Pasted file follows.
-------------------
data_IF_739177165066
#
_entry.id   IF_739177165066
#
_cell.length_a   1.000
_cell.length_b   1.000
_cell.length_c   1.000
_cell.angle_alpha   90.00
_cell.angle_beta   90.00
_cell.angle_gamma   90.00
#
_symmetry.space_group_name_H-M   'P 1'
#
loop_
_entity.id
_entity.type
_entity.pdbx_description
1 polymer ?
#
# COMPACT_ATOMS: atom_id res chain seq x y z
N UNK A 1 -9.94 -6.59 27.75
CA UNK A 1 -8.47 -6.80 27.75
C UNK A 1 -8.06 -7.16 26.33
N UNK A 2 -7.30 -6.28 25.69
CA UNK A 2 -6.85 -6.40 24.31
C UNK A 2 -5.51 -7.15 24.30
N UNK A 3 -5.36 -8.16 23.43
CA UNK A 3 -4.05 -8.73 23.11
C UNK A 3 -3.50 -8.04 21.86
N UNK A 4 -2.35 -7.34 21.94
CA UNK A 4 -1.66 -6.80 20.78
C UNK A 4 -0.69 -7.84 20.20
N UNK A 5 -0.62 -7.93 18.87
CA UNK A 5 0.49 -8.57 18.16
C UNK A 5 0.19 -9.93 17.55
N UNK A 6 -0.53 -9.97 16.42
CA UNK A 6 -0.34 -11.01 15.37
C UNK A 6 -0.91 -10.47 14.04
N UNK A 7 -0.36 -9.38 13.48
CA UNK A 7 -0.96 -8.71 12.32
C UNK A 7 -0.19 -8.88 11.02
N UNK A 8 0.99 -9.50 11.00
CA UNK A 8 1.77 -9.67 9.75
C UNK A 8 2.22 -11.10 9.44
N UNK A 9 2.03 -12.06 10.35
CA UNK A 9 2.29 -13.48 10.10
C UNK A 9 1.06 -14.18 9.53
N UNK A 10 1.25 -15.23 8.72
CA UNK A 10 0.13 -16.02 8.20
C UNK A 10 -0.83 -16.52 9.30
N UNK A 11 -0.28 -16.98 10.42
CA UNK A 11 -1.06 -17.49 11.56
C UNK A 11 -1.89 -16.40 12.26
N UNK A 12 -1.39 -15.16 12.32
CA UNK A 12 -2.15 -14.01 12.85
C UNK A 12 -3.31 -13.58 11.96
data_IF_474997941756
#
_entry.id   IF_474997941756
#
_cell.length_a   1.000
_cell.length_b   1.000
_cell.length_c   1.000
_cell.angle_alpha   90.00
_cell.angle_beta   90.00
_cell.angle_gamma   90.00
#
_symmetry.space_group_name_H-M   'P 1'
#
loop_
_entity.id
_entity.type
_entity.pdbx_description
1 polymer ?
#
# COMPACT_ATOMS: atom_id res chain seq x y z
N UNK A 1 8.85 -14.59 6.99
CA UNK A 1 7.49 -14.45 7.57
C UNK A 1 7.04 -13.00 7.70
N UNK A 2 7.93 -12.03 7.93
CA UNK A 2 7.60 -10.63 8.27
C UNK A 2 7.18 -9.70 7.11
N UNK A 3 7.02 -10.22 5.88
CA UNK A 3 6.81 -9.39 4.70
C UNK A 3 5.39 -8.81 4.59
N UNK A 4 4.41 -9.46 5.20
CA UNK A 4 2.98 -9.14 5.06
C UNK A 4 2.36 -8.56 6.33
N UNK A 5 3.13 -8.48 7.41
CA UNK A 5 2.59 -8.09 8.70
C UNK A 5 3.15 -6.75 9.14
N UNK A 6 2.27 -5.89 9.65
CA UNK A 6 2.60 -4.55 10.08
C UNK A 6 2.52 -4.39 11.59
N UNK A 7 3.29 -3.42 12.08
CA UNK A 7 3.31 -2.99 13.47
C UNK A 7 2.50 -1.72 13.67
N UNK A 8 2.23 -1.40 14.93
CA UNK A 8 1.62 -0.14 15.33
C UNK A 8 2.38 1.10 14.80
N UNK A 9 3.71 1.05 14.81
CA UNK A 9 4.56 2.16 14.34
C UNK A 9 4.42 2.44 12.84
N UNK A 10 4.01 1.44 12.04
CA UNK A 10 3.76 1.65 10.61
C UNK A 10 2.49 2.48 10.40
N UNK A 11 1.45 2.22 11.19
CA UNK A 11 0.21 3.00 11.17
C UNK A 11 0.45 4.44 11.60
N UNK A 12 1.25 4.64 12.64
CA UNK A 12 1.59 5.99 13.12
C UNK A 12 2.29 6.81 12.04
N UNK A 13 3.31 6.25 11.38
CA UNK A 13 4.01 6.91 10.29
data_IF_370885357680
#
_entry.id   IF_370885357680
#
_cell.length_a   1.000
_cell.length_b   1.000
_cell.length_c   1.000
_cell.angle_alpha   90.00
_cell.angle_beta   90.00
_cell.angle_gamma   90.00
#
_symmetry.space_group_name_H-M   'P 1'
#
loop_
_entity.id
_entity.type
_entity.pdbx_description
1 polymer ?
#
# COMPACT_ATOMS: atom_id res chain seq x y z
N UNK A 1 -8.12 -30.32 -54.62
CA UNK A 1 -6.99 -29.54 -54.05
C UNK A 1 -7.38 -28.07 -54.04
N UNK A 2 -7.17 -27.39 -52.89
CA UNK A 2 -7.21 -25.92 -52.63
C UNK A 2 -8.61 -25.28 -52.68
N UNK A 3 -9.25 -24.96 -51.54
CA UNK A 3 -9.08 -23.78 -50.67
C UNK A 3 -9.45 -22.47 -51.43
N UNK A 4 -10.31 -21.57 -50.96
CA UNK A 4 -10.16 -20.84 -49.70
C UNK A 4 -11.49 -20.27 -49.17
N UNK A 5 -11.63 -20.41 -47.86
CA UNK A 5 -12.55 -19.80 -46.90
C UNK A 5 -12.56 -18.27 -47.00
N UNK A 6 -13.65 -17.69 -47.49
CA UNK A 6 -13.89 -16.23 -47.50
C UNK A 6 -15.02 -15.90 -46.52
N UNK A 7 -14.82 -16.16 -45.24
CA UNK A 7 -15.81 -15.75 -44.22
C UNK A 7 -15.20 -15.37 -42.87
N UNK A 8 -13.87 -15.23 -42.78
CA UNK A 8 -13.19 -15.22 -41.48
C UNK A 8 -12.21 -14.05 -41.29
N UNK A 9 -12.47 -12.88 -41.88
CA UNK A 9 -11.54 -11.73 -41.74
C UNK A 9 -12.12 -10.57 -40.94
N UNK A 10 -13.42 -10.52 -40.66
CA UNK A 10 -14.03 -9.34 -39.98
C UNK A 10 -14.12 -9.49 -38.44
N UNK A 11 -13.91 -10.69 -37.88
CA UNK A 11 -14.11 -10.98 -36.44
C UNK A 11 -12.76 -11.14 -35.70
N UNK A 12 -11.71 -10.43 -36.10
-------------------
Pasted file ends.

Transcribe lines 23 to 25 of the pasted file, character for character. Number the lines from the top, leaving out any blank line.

C UNK A 1 -8.06 -7.16 26.33
N UNK A 2 -7.30 -6.28 25.69
CA UNK A 2 -6.85 -6.40 24.31